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updated: 4/28/2015 9:16 AM

Local climber still hears 'upward calling' to Mount Everest

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  • With white rice powder on his face from a 2014 puja ceremony blessing the next day's planned climb of Mount Everest, Sherpa Passang Therker, who survived last year's deadly avalanche, poses with climber Joel Schauer of Hawthorn Woods.

    With white rice powder on his face from a 2014 puja ceremony blessing the next day's planned climb of Mount Everest, Sherpa Passang Therker, who survived last year's deadly avalanche, poses with climber Joel Schauer of Hawthorn Woods.
    Courtesy of Joel Schauer

  • Janet Teresa Schauer, a stewardess on the first flight to land at O'Hare, was so sick this spring that her son, Joel, canceled his plans to climb Mount Everest. The 82-year-old former Long Grove resident died in February, and her son, a Hawthorn Woods businessman, says he'll take a lock of her hair with him if he gets another chance to climb Everest.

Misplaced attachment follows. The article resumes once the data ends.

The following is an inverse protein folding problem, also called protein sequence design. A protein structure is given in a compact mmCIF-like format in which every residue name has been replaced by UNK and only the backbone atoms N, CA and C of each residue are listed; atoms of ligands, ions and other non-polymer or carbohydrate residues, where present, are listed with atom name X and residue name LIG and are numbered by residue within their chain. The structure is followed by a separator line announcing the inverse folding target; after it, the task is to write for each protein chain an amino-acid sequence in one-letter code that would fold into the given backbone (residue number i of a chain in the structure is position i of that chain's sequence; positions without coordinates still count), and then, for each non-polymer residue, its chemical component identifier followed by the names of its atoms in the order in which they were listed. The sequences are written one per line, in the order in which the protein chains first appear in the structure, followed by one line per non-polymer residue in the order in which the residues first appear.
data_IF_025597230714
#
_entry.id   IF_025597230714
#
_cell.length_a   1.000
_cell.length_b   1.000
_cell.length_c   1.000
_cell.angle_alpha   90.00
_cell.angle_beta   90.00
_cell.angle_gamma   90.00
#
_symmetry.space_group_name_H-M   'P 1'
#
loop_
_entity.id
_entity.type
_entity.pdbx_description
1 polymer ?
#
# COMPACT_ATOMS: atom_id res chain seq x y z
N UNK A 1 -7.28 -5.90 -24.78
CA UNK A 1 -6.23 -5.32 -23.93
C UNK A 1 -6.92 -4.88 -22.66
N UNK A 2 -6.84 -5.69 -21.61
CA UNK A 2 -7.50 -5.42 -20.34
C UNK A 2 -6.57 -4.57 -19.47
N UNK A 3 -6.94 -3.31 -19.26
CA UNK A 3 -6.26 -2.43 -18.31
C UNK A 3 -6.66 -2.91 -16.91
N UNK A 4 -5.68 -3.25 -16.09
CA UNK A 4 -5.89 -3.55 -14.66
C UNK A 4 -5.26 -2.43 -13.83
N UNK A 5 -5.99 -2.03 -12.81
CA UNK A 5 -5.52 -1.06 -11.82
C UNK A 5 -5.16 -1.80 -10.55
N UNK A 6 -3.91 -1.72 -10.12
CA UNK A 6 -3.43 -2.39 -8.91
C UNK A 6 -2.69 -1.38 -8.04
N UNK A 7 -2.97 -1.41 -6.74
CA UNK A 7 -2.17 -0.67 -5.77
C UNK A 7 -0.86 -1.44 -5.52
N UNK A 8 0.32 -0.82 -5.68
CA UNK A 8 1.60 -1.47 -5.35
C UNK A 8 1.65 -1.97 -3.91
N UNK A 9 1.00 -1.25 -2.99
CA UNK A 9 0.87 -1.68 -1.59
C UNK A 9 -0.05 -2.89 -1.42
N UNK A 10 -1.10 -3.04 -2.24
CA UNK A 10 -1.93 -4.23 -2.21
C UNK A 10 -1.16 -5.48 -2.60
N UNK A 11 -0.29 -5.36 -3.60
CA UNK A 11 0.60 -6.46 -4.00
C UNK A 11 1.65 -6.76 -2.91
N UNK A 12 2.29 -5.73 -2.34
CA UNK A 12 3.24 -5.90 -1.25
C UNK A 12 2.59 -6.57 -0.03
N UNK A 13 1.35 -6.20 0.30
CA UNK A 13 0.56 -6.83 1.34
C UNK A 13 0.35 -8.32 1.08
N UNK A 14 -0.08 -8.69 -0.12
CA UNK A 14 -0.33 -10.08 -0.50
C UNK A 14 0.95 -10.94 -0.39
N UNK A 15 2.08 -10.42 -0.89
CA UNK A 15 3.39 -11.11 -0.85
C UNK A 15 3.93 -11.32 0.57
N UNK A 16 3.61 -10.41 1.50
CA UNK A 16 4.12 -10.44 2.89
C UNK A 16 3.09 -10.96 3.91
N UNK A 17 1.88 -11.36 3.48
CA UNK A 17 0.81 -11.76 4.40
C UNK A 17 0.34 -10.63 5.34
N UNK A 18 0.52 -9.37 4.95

Janet Teresa Schauer, a stewardess on the first flight to land at O'Hare, was so sick this spring that her son, Joel, canceled his plans to climb Mount Everest. The 82-year-old former Long Grove resident died in February, and her son, a Hawthorn Woods businessman, says he'll take a lock of her hair with him if he gets another chance to climb Everest.
    Courtesy of Joel Schauer

  • A helicopter helps with recovery after the 2014 ice avalanche that killed 16 Sherpas near the tent of climber Joel Schauer of Hawthorn Woods. Even after this year's deadly earthquake, Schauer says he still dreams of conquering Everest.

    A helicopter helps with recovery after the 2014 ice avalanche that killed 16 Sherpas near the tent of climber Joel Schauer of Hawthorn Woods. Even after this year's deadly earthquake, Schauer says he still dreams of conquering Everest.
    Courtesy of Joel Schauer

  • Last spring, Joel Schauer of Hawthorn Woods heard the avalanche that killed 16 Sherpas near his base camp at Mount Everest. After Saturday's devastating earthquake, the future of Everest climbs is in doubt.

    Last spring, Joel Schauer of Hawthorn Woods heard the avalanche that killed 16 Sherpas near his base camp at Mount Everest. After Saturday's devastating earthquake, the future of Everest climbs is in doubt.